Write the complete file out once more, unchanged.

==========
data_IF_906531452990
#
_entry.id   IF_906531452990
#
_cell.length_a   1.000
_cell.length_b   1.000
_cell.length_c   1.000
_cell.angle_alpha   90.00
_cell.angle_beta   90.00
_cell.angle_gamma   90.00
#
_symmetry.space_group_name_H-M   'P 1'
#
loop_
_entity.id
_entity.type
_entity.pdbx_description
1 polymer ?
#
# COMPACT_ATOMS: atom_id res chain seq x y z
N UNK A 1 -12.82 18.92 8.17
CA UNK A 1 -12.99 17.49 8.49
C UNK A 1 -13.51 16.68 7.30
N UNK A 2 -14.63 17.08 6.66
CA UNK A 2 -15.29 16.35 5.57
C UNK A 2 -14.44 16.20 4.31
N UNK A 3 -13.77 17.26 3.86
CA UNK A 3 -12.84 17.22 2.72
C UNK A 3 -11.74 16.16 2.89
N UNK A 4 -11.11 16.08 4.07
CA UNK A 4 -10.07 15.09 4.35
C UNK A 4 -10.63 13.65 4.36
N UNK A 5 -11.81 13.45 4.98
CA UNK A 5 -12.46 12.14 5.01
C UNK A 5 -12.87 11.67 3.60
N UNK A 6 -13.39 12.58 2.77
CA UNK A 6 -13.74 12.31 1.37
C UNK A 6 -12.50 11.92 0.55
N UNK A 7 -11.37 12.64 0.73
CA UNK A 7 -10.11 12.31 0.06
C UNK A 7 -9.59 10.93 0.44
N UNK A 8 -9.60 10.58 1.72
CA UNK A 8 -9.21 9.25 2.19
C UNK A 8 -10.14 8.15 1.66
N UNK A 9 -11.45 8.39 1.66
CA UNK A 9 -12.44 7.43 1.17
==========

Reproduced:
data_IF_906531452990
#
_entry.id   IF_906531452990
#
_cell.length_a   1.000
_cell.length_b   1.000
_cell.length_c   1.000
_cell.angle_alpha   90.00
_cell.angle_beta   90.00
_cell.angle_gamma   90.00
#
_symmetry.space_group_name_H-M   'P 1'
#
loop_
_entity.id
_entity.type
_entity.pdbx_description
1 polymer ?
#
# COMPACT_ATOMS: atom_id res chain seq x y z
N UNK A 1 -12.82 18.92 8.17
CA UNK A 1 -12.99 17.49 8.49
C UNK A 1 -13.51 16.68 7.30
N UNK A 2 -14.63 17.08 6.66
CA UNK A 2 -15.29 16.35 5.57
C UNK A 2 -14.44 16.20 4.31
N UNK A 3 -13.77 17.26 3.86
CA UNK A 3 -12.84 17.22 2.72
C UNK A 3 -11.74 16.16 2.89
N UNK A 4 -11.11 16.08 4.07
CA UNK A 4 -10.07 15.09 4.35
C UNK A 4 -10.63 13.65 4.36
N UNK A 5 -11.81 13.45 4.98
CA UNK A 5 -12.46 12.14 5.01
C UNK A 5 -12.87 11.67 3.60
N UNK A 6 -13.39 12.58 2.77
CA UNK A 6 -13.74 12.31 1.37
C UNK A 6 -12.50 11.92 0.55
N UNK A 7 -11.37 12.64 0.73
CA UNK A 7 -10.11 12.31 0.06
C UNK A 7 -9.59 10.93 0.44
N UNK A 8 -9.60 10.58 1.72
CA UNK A 8 -9.21 9.25 2.19
C UNK A 8 -10.14 8.15 1.66
N UNK A 9 -11.45 8.39 1.66
CA UNK A 9 -12.44 7.43 1.17